Blanchat: When should top coaches hang it up?

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When I saw that the 59-year-old Pat Summitt, the legendary coach of the Tennessee Volunteers, had officially retired yesterday after 38 years of leading the Vols, I initially was sad that such a legend was having to leave the game so early. But then I did a double take, did some mental math and was blown away: Summitt had been the head coach at Tennessee since she was 22 years old. She was, quite literally, leaving the only job she had ever known.

Consider this: I’m a senior in college and will turn 23 years old in June. I can’t even begin to fathom doing something for the next 38 years of my life. Shoot, I can’t even fathom being 38 years old. But Summitt’s all-too-early retirement made me wonder: how do coaching legends know when it’s time to walk away? How does someone who is so borderline-manically obsessed with a game for so long decide that it’s time to fade into the shadows?

With Summitt, the choice to retire wasn’t really hers to make. Her battle with early-onset Alzheimer’s meant that she was only going to be able to stay on the sideline for so long. But even before Summitt made her diagnosis public, you could tell the end of her career was coming sooner rather than later — at least, to me it seemed that way. I’ll never forget watching her storm up and down the sideline during the 2010 Tennessee-Stanford basketball game in Knoxville. She was icy, intelligent and fearsome in a way that was palpable every time she walked past my seat. But you could also see the bags under her eyes and the hints of weariness when she yelled at all-too-terrified college kids over on the Volunteers’ bench. My dad, who was at the game with me, said she was “like a lion in winter” (the winter of her career, that is). I saw and understood what he meant.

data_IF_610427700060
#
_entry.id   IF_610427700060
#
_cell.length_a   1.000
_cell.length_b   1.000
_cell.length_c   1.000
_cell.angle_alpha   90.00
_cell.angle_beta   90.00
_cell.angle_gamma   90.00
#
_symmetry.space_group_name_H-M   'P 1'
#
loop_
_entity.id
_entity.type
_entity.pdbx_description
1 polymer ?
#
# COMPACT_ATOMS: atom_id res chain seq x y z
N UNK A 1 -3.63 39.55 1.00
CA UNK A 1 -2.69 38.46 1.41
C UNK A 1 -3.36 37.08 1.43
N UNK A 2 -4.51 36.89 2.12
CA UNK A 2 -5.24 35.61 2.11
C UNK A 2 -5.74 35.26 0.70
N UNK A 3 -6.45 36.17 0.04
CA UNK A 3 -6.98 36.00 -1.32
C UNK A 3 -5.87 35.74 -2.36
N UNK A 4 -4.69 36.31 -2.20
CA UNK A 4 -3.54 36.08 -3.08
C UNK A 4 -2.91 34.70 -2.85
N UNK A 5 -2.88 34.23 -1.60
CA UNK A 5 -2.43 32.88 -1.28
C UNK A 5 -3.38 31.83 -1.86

But for other coaching legends, the choice is theirs. And it’s hard to walk away at the right time. Some people walk away on top, like John Wooden, Summitt’s rival for the title of “Greatest College Basketball Coach of All Time”. Wooden hung up his whistle in 1975, after his UCLA Bruins won the NCAA title for the 10th time in 12 years. Others leave in disgrace, like Joe Paterno, whose Penn State program is now sadly synonymous with deceit (and far worse things).

And some coaches just never leave, even when their effectiveness has clearly waned, like basketball coach Larry Brown, who is currently in talks to become the head coach at SMU, one of the most woefully bad college basketball programs in the country.

But back to my original question: How do any of these people even begin to decide when it’s time to leave? Do they do something they never would have done in years past? Do they have a single moment of perfect clarity where they realize they can’t do what they used to do? Does the ghost of Babe Ruth come out of their closet and tell them that “Heroes get remembered, but legends never die,” convincing them that their legacy is safe and they can retire once and for all?

To me, it appears that there are only two things (other than unforeseen circumstances, like in Summitt’s case) that should make coaching legends step down. First, they come to grips with a day when they feel like there’s no challenge left to take on — like there’s no point in chasing the things that you used to desire so much — and they step aside for good. If that day never comes, then the people that the coach trusts, the people who know him or her better than anyone else, must say it’s time to hang it up, instead of an athletic director having to push a coach off the stage in an ugly manner.

Of course, it’s probably not that simple for these coaching legends. After all, when do you think Tara VanDerveer will stop feeling a thrill every time she walks onto the floor at the Final Four? My guess is probably never. Do you think Mark Marquess doesn’t like filling out his lineup card every day? I doubt it. But both of those coaches have slowed considerably in the last few years, and eventually there will come a day when they have to hang it up for good. One can only hope that, unlike Summitt, they get to do it on their own terms — it’s only fitting that they get to choose when to call the final timeout. After all, it’s all they’ve ever known.

 

Jack Blanchat is on his way to a 38-year stint as managing editor of sports at The Daily. Explain to him what the next 13,750 days will be like for him at blanchat “at” stanford.edu or follow him on Twitter @jmblanchat.

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